After giving the students a very structured front and back of their cereal box, they were given more freedom for the rest of the box. Keeping in mind that they were creating a cereal box, many of the students created "nutritional facts," based on what makes them who they are. They also started to think of images that could portray aspects of importance to them, such as religion, school spirit, and other things of interest.
These are the side panels for another student's cereal box. She chose to draw her journey at ITA on one side of her cereal box.

For the final result of the cereal box, the students were asked to think about color schemes throughout the box and overall presentation. They are portraying themselves and need to think about what makes something aesthetically pleasing. The majority of students still have some tweaking to do, in order to make their boxes as presentable as possible. In using a website known as "dropbox" the students are able to work on their projects at home and can send us a complete cereal box that they put time into and would be proud to show.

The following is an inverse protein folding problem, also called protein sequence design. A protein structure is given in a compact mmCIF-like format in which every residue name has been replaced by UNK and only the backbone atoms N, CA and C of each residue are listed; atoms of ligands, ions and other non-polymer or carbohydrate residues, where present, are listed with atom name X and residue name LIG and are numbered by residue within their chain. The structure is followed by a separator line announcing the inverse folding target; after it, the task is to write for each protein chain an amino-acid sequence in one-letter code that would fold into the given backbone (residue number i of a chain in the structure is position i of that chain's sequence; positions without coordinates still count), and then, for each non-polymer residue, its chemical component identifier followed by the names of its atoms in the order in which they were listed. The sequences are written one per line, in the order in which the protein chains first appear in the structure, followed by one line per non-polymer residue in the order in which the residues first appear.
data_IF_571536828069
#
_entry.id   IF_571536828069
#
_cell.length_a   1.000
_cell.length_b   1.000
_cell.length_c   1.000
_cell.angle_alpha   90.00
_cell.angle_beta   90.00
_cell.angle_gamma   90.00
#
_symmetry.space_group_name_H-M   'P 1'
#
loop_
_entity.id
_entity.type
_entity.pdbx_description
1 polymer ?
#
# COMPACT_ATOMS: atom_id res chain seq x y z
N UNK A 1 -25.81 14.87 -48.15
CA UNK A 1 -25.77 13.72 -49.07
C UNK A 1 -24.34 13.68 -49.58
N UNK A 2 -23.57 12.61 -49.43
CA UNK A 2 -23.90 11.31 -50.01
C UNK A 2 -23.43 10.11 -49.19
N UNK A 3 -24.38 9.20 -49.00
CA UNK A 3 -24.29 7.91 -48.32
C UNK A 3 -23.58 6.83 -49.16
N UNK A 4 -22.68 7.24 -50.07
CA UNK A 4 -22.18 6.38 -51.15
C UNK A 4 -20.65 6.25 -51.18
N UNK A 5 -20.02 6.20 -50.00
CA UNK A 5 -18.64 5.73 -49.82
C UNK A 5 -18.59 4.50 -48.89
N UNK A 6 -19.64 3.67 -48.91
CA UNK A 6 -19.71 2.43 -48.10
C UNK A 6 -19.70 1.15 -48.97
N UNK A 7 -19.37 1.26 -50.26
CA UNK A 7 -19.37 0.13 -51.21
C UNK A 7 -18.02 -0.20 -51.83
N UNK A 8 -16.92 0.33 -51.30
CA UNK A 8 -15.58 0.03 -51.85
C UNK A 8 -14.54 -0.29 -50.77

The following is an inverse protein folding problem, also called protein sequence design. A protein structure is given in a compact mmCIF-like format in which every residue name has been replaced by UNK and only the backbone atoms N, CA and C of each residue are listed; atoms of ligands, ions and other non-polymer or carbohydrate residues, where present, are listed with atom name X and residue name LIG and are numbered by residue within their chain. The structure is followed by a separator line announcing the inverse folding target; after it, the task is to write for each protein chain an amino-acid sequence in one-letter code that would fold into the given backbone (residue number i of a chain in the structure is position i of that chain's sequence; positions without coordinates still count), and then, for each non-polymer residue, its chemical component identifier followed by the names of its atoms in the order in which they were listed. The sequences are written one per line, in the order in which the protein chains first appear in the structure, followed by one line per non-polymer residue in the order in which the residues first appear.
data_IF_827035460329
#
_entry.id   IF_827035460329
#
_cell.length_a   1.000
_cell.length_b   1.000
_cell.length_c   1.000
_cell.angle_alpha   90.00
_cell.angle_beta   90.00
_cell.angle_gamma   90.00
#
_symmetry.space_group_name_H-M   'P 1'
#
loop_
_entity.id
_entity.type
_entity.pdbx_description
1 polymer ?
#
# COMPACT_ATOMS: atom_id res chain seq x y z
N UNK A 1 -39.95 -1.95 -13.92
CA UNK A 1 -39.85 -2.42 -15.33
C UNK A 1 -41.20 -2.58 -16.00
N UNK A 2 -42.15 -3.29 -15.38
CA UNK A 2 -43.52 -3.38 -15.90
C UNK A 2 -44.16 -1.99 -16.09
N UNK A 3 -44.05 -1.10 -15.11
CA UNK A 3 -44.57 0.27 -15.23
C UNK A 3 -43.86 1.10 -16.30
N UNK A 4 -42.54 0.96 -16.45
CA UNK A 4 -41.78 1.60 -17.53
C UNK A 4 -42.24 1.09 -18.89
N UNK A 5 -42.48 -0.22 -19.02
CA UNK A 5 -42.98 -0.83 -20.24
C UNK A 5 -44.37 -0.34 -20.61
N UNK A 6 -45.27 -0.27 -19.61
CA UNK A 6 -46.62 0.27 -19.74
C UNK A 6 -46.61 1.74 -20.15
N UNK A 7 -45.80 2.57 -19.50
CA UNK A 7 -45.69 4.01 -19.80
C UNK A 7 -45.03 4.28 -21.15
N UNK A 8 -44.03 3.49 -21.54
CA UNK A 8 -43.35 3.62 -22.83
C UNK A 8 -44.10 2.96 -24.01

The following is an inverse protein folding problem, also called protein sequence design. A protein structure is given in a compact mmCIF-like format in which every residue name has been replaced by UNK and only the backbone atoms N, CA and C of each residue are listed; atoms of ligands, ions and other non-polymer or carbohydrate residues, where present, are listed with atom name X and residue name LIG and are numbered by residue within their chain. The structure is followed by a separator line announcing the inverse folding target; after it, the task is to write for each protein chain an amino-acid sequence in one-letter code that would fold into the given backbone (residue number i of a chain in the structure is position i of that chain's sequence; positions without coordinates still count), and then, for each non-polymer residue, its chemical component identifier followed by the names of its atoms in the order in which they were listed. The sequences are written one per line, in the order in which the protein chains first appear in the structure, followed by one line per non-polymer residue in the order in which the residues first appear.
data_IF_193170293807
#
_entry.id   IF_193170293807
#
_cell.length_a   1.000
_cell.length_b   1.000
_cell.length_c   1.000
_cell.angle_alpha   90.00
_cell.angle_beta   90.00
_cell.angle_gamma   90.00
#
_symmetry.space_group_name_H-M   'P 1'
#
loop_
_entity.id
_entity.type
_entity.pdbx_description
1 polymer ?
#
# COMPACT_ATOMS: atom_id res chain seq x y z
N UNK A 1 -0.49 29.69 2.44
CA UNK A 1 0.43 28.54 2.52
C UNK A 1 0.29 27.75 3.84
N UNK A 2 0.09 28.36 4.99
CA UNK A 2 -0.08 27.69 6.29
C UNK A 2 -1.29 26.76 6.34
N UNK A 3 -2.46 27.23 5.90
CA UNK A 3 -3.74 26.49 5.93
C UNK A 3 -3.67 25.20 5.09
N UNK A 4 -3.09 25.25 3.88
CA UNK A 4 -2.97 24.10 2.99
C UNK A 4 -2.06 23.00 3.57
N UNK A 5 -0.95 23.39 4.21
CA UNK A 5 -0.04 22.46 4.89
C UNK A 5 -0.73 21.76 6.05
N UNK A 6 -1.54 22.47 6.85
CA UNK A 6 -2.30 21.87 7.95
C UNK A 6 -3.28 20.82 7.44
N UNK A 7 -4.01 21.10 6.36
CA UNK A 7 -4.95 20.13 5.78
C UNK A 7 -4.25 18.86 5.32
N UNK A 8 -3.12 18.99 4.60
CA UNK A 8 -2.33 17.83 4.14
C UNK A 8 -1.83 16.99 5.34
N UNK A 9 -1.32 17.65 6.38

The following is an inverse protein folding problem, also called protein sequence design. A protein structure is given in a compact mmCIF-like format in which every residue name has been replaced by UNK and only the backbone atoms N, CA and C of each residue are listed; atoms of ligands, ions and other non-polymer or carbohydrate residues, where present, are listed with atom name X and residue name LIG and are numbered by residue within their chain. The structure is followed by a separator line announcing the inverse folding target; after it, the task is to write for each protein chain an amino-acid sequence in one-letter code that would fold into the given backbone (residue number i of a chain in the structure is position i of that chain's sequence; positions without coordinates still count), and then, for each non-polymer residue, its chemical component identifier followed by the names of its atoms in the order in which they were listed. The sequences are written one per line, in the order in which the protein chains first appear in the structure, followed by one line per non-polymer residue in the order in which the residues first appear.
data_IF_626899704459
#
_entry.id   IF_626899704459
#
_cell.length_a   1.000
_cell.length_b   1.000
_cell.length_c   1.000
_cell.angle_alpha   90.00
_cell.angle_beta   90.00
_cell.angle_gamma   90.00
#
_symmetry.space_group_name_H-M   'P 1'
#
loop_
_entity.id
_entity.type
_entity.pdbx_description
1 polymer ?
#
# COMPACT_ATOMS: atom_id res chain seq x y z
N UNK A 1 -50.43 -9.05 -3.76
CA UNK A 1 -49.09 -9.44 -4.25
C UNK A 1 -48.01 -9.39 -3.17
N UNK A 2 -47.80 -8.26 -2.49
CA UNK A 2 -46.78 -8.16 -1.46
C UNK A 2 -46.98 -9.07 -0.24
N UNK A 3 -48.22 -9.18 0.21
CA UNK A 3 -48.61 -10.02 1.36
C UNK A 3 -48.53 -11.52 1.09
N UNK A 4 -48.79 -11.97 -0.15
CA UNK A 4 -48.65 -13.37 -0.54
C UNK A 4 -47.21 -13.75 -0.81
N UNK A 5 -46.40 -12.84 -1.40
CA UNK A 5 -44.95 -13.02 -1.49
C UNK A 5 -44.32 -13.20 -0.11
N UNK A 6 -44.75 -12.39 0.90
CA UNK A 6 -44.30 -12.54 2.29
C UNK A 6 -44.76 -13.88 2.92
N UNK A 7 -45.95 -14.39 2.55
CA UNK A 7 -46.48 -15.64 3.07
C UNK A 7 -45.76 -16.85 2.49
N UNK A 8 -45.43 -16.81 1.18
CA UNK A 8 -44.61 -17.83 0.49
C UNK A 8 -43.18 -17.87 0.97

The students came a long way and have begun to understand what it takes to make a complete piece of work/art. This is a great structure for the projects to come in their ITA career.

Below are some photos of the actual cereal boxes! We displayed them at this year's 12th Annual Holiday Luncheon:

Wednesday, October 26, 2011

Exploring Aviary

Felipe Gacharna
- ITA Tech Instructor -

For the October 22nd ITA session, students had the option to join a choice session that explored Aviary. Aviary is a free online set of tools that allow for image editing and creation as well as music editing and creation. In particular, students got to explore the Phoenix photo editor, similar to Adobe Photoshop, the Raven vector editor, similar to Adobe Illustrator, the Myna music creator, similar to Sony ACID, and the Peacock effects editor, which is unlike most programs the students have experienced before in ITA.

All the Aviary software runs in a browser and is free for anyone to use! We used the specialized education version to great success, which allowed us to oversee much of what the students were able to accomplish in this session.

This student was very proud of the work she could do to her photo in a web browser software:

Phoenix (like Photoshop)